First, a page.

Abstract 460: Thioredoxin-1 and Its Interaction Partners Control Apoptosis in the Endothelium
In the endothelium, defense against oxidative stress as well as inhibition of apoptosis is mainly mediated by thioredoxin-1 (Trx-1). Trx-1 protein levels are reduced in aged endothelial cells (EC) in vitro and in vivo, leading to increased apoptosis sensitivity. Apoptosis is dependent on (i) cytoskeletal changes resulting in formation of stress fibers (thick bundles of actin), (ii) activation of caspase-3 and (iii) the redox status of the cell. The mechanisms how Trx-1 protects EC against apoptosis are not completely understood, but could involve protein-protein interactions.
We identified three proteins interacting with Trx-1: γ-actin, the p17 subunit of Caspase-3 and the AP-endonuclease 1/redox factor 1 (APEX1). We could show that H2O2-induced stress fiber formation in EC was prevented by exogenously applied or overexpressed Trx-1. Moreover, the interaction between Trx-1 and non-polymerized γ-actin precluded Trx-1 degradation, suggesting a mutual protection of both proteins. Secondly, we observed that Trx-1 overexpression reduces apoptosis induction by the p17 subunit of Caspase-3 in EC. This was corroborated by the identification of a disulfide bridge-dependent interaction of Trx-1 with cysteine 163 in p17 preventing association with the second subunit, p12, which is essential for full activation of Caspase-3. However, interaction of Trx-1 with other proteins is not necessarily dependent on disulfide bridge formation. We could demonstrate that APEX1 can protect EC against apoptosis. Interestingly, we found that Trx-1 and APEX1 associate with each other even after mutation of 3 (APEX1) or 2 (Trx-1) cysteines with the same efficiency as the wildtype proteins. It is conceivable that this interaction is required for the protective effect of APEX1.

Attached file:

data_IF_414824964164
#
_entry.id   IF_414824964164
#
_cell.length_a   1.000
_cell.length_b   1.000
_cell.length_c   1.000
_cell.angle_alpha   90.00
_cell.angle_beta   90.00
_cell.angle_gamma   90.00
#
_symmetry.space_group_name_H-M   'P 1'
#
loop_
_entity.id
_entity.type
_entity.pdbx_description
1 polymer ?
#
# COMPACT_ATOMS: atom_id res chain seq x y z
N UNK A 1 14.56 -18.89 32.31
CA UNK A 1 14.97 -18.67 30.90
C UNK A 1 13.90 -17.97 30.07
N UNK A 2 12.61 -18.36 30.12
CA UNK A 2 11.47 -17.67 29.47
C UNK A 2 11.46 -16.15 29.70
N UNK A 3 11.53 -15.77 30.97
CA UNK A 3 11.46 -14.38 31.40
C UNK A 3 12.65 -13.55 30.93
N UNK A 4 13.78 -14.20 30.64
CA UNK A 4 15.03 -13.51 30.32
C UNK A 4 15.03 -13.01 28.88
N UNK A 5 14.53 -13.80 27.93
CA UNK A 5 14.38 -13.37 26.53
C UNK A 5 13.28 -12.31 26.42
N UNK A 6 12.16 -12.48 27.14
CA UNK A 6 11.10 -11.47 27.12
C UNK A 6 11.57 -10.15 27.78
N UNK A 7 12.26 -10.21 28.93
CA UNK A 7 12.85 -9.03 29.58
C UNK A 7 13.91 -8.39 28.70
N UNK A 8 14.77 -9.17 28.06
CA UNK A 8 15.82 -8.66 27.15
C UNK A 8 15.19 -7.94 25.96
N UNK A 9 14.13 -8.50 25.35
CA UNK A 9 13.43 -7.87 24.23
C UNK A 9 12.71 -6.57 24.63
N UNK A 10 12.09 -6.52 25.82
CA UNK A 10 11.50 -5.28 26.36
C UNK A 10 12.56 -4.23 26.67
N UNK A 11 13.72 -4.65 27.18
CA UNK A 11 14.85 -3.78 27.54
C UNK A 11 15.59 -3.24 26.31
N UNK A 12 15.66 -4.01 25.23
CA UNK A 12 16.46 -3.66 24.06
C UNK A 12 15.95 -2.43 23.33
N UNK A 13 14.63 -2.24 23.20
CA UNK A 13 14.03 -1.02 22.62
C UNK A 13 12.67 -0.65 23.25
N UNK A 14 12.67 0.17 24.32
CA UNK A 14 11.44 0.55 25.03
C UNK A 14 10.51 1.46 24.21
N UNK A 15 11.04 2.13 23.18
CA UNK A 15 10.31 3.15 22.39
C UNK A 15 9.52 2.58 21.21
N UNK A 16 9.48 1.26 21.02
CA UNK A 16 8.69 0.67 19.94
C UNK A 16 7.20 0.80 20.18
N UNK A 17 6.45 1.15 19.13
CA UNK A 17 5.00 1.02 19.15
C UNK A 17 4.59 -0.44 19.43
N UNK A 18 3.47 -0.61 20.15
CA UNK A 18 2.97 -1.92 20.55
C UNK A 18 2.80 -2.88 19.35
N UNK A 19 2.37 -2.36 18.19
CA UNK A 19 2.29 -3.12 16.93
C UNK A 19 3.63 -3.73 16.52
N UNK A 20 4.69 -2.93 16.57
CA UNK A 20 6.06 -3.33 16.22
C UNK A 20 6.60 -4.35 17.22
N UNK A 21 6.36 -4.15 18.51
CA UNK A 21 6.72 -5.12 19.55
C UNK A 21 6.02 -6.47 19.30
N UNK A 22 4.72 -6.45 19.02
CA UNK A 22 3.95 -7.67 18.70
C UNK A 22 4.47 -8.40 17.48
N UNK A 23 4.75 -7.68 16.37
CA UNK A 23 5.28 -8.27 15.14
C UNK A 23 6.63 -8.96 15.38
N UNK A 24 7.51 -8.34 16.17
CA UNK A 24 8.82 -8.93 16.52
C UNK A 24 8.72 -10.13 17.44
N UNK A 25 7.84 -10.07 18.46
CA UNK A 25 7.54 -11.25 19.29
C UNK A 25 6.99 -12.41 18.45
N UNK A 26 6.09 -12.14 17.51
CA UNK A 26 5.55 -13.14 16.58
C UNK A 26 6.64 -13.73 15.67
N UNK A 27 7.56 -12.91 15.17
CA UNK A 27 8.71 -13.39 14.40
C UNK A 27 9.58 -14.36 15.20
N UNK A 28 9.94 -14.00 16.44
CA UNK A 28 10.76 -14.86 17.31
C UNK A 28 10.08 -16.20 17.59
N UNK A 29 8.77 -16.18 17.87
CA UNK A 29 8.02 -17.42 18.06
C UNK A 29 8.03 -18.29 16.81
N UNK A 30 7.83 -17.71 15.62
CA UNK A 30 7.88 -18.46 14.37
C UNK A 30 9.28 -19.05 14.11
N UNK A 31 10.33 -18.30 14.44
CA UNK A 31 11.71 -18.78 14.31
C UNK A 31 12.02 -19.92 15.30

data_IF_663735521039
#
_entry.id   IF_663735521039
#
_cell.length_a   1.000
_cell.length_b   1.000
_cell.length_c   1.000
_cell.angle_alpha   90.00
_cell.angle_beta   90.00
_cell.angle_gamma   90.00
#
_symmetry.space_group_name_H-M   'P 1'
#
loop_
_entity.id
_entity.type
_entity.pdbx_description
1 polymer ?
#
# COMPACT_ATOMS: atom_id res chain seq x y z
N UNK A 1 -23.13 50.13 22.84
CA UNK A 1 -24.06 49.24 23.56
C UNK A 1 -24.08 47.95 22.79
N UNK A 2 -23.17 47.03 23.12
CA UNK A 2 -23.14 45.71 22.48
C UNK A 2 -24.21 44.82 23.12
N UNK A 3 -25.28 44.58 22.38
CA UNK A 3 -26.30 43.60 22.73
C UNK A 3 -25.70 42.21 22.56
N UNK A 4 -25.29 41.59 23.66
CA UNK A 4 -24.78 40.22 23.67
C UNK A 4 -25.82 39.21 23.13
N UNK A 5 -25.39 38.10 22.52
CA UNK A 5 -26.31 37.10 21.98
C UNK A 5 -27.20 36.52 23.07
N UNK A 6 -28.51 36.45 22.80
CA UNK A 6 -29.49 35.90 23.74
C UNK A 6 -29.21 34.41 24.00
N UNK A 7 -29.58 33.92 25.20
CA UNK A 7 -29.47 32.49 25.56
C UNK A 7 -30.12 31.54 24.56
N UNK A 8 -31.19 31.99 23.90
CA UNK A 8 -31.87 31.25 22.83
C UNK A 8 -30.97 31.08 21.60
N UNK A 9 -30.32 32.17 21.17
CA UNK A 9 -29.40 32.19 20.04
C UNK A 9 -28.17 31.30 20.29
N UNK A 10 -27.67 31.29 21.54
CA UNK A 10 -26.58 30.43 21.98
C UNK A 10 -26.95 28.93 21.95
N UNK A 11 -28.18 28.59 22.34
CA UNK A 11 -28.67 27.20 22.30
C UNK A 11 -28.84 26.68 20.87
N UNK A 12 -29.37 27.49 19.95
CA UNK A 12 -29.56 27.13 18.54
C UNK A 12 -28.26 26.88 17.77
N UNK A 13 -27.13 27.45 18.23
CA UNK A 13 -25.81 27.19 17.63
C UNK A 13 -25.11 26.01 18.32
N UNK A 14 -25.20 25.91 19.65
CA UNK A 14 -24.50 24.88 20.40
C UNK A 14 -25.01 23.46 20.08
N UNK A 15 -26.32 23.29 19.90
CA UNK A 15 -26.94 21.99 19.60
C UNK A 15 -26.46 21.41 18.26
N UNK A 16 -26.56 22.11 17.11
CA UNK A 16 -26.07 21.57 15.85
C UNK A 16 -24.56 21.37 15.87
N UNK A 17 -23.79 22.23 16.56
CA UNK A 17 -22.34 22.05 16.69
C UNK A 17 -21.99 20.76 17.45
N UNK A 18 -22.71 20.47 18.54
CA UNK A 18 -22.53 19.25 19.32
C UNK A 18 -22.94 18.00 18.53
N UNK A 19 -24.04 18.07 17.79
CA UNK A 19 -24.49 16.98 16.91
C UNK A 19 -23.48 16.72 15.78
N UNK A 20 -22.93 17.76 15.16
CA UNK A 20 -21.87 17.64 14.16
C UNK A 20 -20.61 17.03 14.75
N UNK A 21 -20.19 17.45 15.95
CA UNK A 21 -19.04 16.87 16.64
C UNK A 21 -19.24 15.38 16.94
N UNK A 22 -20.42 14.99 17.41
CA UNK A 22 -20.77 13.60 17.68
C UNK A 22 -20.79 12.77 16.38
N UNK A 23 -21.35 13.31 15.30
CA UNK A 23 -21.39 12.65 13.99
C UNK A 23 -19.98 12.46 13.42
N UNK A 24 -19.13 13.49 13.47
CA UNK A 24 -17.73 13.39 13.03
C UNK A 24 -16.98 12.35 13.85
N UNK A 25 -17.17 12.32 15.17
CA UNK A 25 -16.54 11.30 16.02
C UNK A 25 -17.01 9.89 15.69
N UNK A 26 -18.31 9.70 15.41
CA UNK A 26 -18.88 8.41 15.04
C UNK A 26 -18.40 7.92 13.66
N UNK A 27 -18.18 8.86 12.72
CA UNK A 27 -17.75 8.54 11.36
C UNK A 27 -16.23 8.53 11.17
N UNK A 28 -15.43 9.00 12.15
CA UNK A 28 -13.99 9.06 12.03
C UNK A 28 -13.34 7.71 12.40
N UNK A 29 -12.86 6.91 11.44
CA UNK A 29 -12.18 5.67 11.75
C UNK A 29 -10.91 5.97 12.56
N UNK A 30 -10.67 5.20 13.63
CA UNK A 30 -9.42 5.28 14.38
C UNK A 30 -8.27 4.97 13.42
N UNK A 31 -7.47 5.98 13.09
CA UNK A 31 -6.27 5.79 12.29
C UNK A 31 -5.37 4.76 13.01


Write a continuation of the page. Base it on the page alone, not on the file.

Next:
Taken together, our data demonstrate the importance of Trx-1 in maintaining endothelial cell integrity mediated by interaction with other proteins, and that apoptosis protection of EC is not only due to its anti-oxidative capacity. Loss of Trx-1 in senescent EC therefore importantly contributes to the increased apoptosis sensitivity observed in during aging.
- © 2012 by American Heart Association, Inc.